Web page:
Using textile design to track the history of nutmeg

Marta Velasco Valesco on what inspired her #Antenna2017 project, Pulau Banda.

Part of the Project

Marta Velasco Velasco's work is driven by narrative and materiality and she works within the fields of art direction, set design and textile design. 

Nutmeg was once considered the “Holy Grail of Spices”; worth its weight in gold, it was a symbol of luxury and prestige. Until the 19th-century, the world’s only source of nutmeg was the Banda Islands —a tiny archipelago in today’s Indonesia— imagined by Europeans as a luxuriant tropical Eden.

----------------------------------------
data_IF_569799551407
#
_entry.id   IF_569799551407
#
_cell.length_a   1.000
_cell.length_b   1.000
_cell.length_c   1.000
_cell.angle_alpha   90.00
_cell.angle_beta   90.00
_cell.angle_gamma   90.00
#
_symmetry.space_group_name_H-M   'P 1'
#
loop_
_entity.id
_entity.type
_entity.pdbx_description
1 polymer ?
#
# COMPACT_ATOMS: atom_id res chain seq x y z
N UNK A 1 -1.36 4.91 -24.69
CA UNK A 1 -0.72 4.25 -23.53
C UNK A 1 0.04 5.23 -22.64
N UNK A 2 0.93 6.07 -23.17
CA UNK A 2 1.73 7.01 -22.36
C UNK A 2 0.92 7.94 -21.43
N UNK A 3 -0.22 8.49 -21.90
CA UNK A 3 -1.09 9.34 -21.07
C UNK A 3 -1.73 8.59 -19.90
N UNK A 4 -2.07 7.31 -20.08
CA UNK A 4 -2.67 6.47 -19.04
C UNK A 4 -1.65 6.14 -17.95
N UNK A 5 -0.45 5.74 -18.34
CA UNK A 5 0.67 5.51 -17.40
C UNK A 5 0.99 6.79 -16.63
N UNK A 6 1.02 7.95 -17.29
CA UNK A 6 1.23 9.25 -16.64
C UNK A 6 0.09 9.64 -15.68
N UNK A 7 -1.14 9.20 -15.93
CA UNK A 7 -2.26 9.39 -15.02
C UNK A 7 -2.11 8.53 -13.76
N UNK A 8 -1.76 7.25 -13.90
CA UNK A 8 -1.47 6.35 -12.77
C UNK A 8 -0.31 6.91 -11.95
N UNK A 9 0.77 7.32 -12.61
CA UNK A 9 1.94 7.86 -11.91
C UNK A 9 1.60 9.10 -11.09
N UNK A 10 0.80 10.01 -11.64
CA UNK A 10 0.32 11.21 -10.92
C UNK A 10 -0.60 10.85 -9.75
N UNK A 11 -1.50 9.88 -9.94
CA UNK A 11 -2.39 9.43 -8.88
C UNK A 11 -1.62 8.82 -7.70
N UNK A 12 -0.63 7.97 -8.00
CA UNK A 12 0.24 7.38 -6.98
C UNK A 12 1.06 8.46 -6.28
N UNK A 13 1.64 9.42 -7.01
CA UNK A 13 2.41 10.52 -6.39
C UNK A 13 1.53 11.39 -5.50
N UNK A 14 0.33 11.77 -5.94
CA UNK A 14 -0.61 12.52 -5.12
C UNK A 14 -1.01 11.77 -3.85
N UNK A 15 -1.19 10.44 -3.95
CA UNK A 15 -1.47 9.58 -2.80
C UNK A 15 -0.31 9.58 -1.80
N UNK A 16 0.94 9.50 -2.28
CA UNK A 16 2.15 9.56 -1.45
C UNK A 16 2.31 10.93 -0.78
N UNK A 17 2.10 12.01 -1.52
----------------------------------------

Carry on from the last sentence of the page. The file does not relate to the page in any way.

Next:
In the 17th-century the Dutch controlled all the islands except one, Run, an islet claimed by the English.

In their urge to keep the nutmeg monopoly, the Dutch agreed to cede Manhattan (back then called New Amsterdam) to the English in return for Run. After this hype, the spice started loosing its value and Banda got forgotten.

Pulau Banda is a collection of textiles and wall hangs inspired by this story and influenced by contemporary Indonesia. It plays with fact, fiction and storytelling to represent that world. The work integrates silk, bamboo and recycled plastic to comment on changes of material value while transporting us to the islands.

In this video, the #Antenna2017 speaker, talks more about inspiration for her work.